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Patrick grew up in Annapolis, MD where he was an All-American lacrosse player and captain of a state championship lacrosse team. After his sophomore year at Brown University, Patrick stopped playing varsity lacrosse and went on a journey to find himself. For a year, he traveled around the world alone visiting a dozen countries including a 2,800 mile solo bike ride through Southeast Asia that raised $22,500 to build a primary school in Laos and support two K-12 scholarships for young women in Cambodia.
While traveling, Patrick felt a sense of loneliness, anger, and frustration at the world. At the suggestion of a friend, Patrick did a 10-day meditation sit in Cambodia. This radically changed his life. For the first time, he began to cultivate a sense of inner peace. Later on his trip, in the South Pacific, he was introduced to indigenous and traditional cultures which cultivate awareness and peace through connection with the natural world. He was drawn in particular to the Aboriginal practice of animal tracking and Polynesian wayfinding.
Following his bike trip, Patrick began his work as an adolescent educator. As a junior in college, Patrick started Transform Abroad, a program for low-income American students to travel and volunteer abroad. As a senior at Brown, Patrick helped launch the Brown Social Innovation Initiative, a leading social change incubator on college campuses. He also began speaking with high school students about the importance of global citizenship, social change, and self-awareness.
During his time in Burma, Patrick witnessed a number of human rights abuses by its military dictatorship. Being witness to these injustices ignited his interest in human rights and global justice. For five years, Patrick worked in solidarity with human rights activists in Burma with the US Campaign for Burma. He spent 2010 as a Fulbright Scholar researching the impact of cross-border aid along the Thai-Burma border.
Throughout his time as a human rights advocate, Patrick continued to be deeply interested in meditation and a connection to the natural world. In 2011, he was presented with the opportunity to help lead Inward Bound Mindfulness Education. As the West Coast Director, Patrick started programming on the west coast, taught mindfulness classes at public and private schools, and helped launch Inward Bound's first wilderness-based retreats.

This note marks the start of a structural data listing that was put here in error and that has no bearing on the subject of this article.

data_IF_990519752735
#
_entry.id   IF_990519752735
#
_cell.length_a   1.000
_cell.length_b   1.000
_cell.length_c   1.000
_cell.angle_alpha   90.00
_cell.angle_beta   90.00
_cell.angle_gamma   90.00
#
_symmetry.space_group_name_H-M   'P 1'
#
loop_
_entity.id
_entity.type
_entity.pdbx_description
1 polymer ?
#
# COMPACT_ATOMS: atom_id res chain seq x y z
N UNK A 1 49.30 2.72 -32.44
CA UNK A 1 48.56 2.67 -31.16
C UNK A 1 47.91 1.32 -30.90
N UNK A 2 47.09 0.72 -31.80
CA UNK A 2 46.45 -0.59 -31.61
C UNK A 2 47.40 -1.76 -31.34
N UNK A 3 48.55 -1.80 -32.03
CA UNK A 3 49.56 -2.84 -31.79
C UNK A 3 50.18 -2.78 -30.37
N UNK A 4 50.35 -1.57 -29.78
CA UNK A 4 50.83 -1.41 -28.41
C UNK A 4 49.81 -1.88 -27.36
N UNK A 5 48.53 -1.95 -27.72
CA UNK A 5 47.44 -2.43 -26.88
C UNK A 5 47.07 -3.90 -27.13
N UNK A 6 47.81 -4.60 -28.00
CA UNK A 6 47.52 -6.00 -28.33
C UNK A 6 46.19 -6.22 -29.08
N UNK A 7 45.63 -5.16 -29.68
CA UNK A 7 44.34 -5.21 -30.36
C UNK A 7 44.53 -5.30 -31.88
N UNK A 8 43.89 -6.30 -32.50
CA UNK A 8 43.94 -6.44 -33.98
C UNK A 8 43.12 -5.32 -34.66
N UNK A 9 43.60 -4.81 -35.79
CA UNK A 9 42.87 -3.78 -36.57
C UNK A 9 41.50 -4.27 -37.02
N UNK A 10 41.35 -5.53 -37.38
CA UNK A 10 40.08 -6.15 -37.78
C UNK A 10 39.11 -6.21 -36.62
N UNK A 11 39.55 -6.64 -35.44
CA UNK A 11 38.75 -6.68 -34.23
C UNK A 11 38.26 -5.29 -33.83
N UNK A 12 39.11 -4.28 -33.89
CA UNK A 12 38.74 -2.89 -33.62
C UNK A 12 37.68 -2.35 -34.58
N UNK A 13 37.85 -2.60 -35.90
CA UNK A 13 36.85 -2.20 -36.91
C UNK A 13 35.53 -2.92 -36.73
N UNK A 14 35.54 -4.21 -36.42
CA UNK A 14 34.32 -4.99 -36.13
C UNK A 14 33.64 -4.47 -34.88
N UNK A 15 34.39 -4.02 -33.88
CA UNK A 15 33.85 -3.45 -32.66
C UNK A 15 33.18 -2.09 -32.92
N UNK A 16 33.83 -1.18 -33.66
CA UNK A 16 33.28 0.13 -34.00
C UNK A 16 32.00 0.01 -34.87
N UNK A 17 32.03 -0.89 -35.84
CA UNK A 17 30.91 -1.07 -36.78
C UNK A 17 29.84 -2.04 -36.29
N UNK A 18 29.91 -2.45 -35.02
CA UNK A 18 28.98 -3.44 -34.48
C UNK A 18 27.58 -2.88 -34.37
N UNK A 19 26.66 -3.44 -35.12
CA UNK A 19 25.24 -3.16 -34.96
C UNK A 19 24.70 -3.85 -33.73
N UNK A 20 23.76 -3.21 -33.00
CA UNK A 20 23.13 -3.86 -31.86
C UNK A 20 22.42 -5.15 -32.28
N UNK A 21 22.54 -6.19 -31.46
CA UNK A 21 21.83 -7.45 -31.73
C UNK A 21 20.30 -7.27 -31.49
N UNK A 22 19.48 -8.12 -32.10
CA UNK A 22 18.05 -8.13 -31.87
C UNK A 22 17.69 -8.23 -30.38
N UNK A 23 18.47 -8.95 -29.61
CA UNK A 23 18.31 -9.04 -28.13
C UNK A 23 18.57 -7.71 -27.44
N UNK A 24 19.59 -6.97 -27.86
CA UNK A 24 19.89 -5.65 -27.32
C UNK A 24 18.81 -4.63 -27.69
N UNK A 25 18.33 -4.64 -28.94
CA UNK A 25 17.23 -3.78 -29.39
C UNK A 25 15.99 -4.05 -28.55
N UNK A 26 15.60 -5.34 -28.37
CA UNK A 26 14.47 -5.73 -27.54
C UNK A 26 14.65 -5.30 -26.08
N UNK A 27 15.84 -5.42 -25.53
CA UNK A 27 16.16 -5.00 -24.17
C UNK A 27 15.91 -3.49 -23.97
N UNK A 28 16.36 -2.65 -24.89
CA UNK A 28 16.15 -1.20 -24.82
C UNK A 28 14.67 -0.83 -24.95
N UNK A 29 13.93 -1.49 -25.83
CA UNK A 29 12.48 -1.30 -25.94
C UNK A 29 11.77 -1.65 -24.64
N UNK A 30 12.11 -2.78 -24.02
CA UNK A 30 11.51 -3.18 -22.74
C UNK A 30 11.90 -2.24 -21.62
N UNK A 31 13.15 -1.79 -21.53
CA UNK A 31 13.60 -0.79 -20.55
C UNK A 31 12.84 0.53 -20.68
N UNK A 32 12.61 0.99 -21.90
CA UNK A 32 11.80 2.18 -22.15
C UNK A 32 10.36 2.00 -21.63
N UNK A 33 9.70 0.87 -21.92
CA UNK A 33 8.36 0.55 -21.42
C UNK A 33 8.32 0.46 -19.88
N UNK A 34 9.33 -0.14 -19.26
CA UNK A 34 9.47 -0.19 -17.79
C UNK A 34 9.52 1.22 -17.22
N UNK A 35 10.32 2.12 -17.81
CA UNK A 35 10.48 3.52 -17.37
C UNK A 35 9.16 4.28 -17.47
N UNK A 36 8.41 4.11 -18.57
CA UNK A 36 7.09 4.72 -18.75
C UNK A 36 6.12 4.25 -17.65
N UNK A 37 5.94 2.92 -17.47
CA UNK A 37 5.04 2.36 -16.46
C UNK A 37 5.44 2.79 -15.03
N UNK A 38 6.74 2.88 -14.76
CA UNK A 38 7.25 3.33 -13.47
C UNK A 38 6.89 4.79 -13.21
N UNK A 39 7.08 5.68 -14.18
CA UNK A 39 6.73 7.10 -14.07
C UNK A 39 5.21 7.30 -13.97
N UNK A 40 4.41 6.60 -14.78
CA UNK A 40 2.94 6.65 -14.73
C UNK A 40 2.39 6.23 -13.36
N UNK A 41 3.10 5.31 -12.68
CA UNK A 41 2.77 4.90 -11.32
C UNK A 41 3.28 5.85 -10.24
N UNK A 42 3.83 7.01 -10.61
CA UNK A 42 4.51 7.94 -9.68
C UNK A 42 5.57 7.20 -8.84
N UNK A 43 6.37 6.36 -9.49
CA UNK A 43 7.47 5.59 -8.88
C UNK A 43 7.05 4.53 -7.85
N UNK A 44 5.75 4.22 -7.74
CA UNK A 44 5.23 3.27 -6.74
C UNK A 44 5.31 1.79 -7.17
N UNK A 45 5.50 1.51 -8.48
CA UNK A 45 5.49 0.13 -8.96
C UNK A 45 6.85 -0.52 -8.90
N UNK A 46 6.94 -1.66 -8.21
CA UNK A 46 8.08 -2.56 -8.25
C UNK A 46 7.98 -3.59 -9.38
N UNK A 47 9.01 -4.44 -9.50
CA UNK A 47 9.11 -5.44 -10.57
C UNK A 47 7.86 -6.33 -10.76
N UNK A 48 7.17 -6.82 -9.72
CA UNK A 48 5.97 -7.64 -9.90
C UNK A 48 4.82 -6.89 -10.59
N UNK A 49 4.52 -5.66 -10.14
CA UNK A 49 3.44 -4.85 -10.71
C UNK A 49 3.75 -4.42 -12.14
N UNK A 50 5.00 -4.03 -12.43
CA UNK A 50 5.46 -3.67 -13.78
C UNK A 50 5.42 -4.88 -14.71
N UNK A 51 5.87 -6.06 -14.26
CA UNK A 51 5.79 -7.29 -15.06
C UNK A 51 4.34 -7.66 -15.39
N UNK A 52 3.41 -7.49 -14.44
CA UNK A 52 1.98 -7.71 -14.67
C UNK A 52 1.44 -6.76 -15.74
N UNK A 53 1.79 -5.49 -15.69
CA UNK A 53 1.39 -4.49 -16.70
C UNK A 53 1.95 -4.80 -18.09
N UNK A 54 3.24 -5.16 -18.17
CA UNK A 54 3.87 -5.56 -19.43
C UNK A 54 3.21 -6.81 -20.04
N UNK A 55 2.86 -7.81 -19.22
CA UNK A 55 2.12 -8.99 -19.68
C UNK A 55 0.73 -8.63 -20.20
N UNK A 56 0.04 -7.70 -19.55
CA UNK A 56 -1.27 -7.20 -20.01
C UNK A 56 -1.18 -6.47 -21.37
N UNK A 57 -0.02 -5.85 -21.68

Patrick left Inward Bound to focus his energy on the education of young men - noticing that so many young men felt confused and misguided in their adolescence by false notions of hyper-masculinity and a lack of positive male leadership. He launched his own mentoring program focused on helping young men develop a sense of purpose. He also helped start W.I.L.D - a program for young men to discover more about who they really are through immersion in the natural world.
In the fall of 2015, Patrick started a year-long education innovation fellowship at Stanford's d.school. His new project was focused on answering this question: how do educator's help young people discover and develop a sense of purpose? Everyone wants young people to have a sense of purpose, but how does this come about and what educational tools and programs can transform this process? After a year of tinkering and toiling, Project Wayfinder was born.
As a wilderness guide and mindfulness educator, Patrick has led mindfulness and backcoutry trips with Back to Earth, Inward Bound Mindfulness Education, UCLA's Mindful Awareness Research Center, and the International School of Asia-Karuizawa. He is a Wilderness First Responder, Level 1 avalanche certified, a graduate of NOLS outdoor educator program, and a graduate of a three-year nature awareness mentoring program led by master tracker John Stokes, director of The Tracking Project.
Patrick has been featured in the Washington Post, Sunday Boston Globe, Radio Free Asia, ABC News, NPR and written for Stanford Social Innovation Review, Huffington Post, Tricycle, Edutopia, UC Berkeley's Greater Good Center, and the Providence Journal. Over the past decade he has spoken at more than 100 high schools and universities including Yale, Duke, and UCLA.